FlipFact of the Day: As one of the most biodiverse areas on Earth, the Philippines is home to a vast array of flora and fauna. Unsurprisingly, experts find dozens of new species in the country’s mountains, caves, and waters each year. Every once in a while, though, they stumble upon some truly bizarre animals. One such example is the squidworm (Teuthidodrilus samae), a polychaete (marine worm) with squid-like tentacles all over its head.
Discovered in 2007 in the western Celebes Sea, T. samae was named after the Sama, an ethnic group living in the Sulu Archipelago. The squidworm measures about 10 cm (3.93 in) in length, and has over 25 pairs of translucent white “oars” lined up on its segmented body, enabling it to swim upright at a leisurely pace.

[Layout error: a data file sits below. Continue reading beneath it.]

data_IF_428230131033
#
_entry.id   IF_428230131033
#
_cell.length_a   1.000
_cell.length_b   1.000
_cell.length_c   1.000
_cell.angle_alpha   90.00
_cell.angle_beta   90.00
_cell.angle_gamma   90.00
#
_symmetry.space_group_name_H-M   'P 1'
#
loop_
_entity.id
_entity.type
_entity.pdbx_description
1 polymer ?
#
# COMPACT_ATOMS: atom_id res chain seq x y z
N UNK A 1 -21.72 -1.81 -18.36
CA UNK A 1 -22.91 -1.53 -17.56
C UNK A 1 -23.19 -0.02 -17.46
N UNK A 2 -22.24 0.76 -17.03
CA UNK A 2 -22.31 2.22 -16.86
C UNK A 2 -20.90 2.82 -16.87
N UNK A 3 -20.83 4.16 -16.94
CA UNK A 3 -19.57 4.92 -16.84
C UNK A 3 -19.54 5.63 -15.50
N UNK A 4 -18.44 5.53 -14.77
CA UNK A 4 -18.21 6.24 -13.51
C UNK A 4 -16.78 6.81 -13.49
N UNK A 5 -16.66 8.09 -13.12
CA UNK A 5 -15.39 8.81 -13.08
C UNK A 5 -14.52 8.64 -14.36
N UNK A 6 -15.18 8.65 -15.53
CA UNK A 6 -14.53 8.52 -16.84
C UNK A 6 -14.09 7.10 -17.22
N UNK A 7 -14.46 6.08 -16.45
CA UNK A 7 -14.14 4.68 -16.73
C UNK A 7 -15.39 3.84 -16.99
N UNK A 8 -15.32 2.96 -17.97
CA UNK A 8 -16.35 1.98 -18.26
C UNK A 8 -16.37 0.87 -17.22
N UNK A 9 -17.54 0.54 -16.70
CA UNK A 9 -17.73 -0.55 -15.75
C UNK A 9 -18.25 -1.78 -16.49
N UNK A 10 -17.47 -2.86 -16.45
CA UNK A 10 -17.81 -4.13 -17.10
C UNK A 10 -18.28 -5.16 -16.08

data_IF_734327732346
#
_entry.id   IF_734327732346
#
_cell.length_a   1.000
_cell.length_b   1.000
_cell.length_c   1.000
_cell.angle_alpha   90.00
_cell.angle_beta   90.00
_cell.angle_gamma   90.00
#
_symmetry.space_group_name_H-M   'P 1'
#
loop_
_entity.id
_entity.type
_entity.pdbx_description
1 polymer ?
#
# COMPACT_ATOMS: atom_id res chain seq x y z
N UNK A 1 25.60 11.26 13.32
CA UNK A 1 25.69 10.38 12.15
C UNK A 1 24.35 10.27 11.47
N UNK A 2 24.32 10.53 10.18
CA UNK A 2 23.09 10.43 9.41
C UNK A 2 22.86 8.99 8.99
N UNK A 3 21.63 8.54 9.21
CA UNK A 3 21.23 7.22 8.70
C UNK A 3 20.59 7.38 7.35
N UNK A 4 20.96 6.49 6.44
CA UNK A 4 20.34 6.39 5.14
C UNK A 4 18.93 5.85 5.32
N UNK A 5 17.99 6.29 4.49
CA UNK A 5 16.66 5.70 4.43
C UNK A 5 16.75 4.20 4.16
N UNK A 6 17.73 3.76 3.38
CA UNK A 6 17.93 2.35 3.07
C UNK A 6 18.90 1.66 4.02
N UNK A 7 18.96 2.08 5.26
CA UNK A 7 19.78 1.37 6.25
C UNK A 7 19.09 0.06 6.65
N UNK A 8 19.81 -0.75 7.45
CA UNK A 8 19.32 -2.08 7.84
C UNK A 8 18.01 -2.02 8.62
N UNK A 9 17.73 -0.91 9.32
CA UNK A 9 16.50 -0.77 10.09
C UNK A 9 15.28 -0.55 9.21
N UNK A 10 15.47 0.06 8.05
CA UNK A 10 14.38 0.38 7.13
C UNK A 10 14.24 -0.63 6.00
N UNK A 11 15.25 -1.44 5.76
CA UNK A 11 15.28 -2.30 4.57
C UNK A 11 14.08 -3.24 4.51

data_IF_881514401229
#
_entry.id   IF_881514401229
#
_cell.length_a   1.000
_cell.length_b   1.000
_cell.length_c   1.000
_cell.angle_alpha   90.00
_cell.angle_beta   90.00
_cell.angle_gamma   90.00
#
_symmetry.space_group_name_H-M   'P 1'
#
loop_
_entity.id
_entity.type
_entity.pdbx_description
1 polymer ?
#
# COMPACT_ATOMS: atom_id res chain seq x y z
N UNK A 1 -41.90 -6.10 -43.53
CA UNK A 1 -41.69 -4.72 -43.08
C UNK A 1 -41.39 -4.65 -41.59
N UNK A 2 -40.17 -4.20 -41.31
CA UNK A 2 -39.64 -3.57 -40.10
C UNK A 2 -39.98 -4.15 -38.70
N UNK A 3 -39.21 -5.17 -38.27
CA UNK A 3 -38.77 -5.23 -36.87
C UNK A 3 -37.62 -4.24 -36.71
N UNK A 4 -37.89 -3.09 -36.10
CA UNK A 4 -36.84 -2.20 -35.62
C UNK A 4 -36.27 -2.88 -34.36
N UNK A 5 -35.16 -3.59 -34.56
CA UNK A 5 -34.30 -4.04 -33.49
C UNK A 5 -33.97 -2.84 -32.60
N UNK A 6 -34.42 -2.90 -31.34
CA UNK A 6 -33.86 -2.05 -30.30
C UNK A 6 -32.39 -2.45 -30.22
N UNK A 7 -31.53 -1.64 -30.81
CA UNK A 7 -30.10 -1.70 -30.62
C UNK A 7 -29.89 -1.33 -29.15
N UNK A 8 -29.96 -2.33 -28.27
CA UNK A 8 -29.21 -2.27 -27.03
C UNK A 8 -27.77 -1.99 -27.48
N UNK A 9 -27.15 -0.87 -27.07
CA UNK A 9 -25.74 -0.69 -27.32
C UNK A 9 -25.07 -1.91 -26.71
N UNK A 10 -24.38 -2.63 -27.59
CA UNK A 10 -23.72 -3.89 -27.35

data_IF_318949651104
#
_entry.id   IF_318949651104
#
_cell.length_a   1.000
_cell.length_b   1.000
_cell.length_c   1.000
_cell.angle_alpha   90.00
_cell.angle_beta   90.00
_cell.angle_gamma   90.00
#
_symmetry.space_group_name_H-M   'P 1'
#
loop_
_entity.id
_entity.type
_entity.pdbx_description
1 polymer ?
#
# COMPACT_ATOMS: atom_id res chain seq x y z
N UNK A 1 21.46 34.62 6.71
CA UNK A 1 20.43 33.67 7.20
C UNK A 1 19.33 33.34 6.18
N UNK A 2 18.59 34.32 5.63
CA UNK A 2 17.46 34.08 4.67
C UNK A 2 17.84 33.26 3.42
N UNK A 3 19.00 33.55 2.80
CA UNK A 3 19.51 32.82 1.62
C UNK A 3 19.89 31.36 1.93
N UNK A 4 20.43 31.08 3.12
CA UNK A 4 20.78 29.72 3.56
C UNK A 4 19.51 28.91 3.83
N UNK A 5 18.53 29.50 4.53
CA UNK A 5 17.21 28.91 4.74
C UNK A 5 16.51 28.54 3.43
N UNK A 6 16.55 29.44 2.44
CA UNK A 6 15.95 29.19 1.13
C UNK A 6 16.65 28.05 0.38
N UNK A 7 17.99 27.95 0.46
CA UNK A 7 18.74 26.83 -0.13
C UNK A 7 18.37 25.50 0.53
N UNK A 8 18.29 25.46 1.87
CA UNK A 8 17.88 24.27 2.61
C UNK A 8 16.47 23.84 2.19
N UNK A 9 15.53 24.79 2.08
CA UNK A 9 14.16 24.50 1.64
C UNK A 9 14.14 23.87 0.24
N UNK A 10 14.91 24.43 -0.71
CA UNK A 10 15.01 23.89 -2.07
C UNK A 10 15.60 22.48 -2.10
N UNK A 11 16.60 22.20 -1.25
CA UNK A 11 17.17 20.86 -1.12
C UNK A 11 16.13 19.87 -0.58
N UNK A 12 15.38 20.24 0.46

Its most distinguishing feature, of course, is its head, which has ten elastic appendages. Two of these coiled tentacles are yellowish, and are used for feeding on plankton, particles, and microscopic waste (also known as “marine snow”). Scientists believe that the rest of its tentacles are for breathing or feeling its way around its marine environment. It has no eyes, but makes up for it with six pairs of sensory organs for tasting and smelling.
As it is still fairly new to science, the squidworm remains shrouded in mystery. Since it lives in the demersal zone of the ocean—somewhere below the well-lit water surface and above the murky, rocky depths—it may be a transitional worm that evolved in order to thrive in its strange “in-between” habitat. The demersal zone also happens to be a hotbed for previously unknown species. Thus, there’s a good chance that future explorers will find more new creatures as weird and wonderful as the squidworm.
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Cover photo: Laurence P. Madin/WHOI